Arbitrary reference, numbers, and propositions

European Journal of Philosophy 26 (3):1069-1085 (2018)
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Abstract

Reductionist realist accounts of certain entities, such as the natural numbers and propositions, have been taken to be fatally undermined by what we may call the problem of arbitrary identification. The problem is that there are multiple and equally adequate reductions of the natural numbers to sets (see Benacerraf, 1965), as well as of propositions to unstructured or structured entities (see, e.g., Bealer, 1998; King, Soames, & Speaks, 2014; Melia, 1992). This paper sets out to solve the problem by canvassing what we may call the arbitrary reference strategy. The main claims of such strategy are 2. First, we do not know which objects are the referents of proposition and numerical terms since their reference is fixed arbitrarily. Second, our ignorance of which object is picked out as the referent does not entail that no object is referred to by the relevant expression. Different articulations of the strategy are assessed, and a new one is defended.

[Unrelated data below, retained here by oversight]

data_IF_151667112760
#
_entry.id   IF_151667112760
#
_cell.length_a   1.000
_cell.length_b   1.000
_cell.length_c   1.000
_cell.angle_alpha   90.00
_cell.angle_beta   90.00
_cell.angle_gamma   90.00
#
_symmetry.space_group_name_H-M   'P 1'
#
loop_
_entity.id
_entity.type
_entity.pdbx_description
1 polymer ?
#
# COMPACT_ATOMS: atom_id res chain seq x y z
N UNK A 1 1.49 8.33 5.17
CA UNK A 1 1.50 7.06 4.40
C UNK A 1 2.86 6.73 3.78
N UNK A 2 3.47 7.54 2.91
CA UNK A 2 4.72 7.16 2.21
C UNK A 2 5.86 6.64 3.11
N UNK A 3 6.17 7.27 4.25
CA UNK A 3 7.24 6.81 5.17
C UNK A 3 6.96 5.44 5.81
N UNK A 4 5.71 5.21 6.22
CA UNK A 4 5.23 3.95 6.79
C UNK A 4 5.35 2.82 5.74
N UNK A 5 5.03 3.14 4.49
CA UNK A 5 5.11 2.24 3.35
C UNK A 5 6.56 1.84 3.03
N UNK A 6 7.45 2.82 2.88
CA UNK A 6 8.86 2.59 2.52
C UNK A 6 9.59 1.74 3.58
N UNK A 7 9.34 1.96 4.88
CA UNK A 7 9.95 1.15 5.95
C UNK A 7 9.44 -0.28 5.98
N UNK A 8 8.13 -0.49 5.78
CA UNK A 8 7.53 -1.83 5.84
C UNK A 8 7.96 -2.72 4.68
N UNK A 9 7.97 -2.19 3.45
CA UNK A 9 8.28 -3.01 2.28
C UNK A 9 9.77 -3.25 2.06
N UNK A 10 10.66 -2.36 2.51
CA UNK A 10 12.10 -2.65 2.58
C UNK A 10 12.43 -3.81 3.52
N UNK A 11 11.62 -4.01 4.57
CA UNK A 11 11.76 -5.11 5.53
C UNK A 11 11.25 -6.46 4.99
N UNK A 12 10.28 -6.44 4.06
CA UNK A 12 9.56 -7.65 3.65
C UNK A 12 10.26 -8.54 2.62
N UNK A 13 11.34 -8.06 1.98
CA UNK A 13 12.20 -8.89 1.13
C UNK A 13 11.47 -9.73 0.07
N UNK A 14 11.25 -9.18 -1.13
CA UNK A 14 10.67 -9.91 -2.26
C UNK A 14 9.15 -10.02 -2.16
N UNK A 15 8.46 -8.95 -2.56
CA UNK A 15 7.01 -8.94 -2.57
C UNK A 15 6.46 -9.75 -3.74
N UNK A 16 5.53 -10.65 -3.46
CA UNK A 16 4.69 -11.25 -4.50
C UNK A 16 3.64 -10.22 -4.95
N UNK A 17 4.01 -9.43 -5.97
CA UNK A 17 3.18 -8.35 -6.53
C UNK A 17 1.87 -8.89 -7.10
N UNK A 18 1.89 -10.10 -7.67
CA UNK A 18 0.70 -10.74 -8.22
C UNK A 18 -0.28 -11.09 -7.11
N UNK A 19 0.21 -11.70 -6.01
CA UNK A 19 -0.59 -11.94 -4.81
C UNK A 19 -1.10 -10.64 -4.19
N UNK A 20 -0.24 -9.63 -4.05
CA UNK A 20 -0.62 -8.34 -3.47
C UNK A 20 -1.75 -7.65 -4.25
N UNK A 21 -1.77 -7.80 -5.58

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Michele Palmira
Complutense University of Madrid

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References found in this work

New Work for a Theory of Universals.David K. Lewis - 1983 - Australasian Journal of Philosophy 61 (4):343-377.
What Numbers Could Not Be.Paul Benacerraf - 1965 - Philosophical Review 74 (1):47-73.
What Good Are Counterexamples?Brian Weatherson - 2003 - Philosophical Studies 115 (1):1-31.
Possible Worlds.Robert Stalnaker - 1976 - Noûs 10 (1):65-75.
Semantics and the Objects of Assertion.Dilip Ninan - 2010 - Linguistics and Philosophy 33 (5):355-380.

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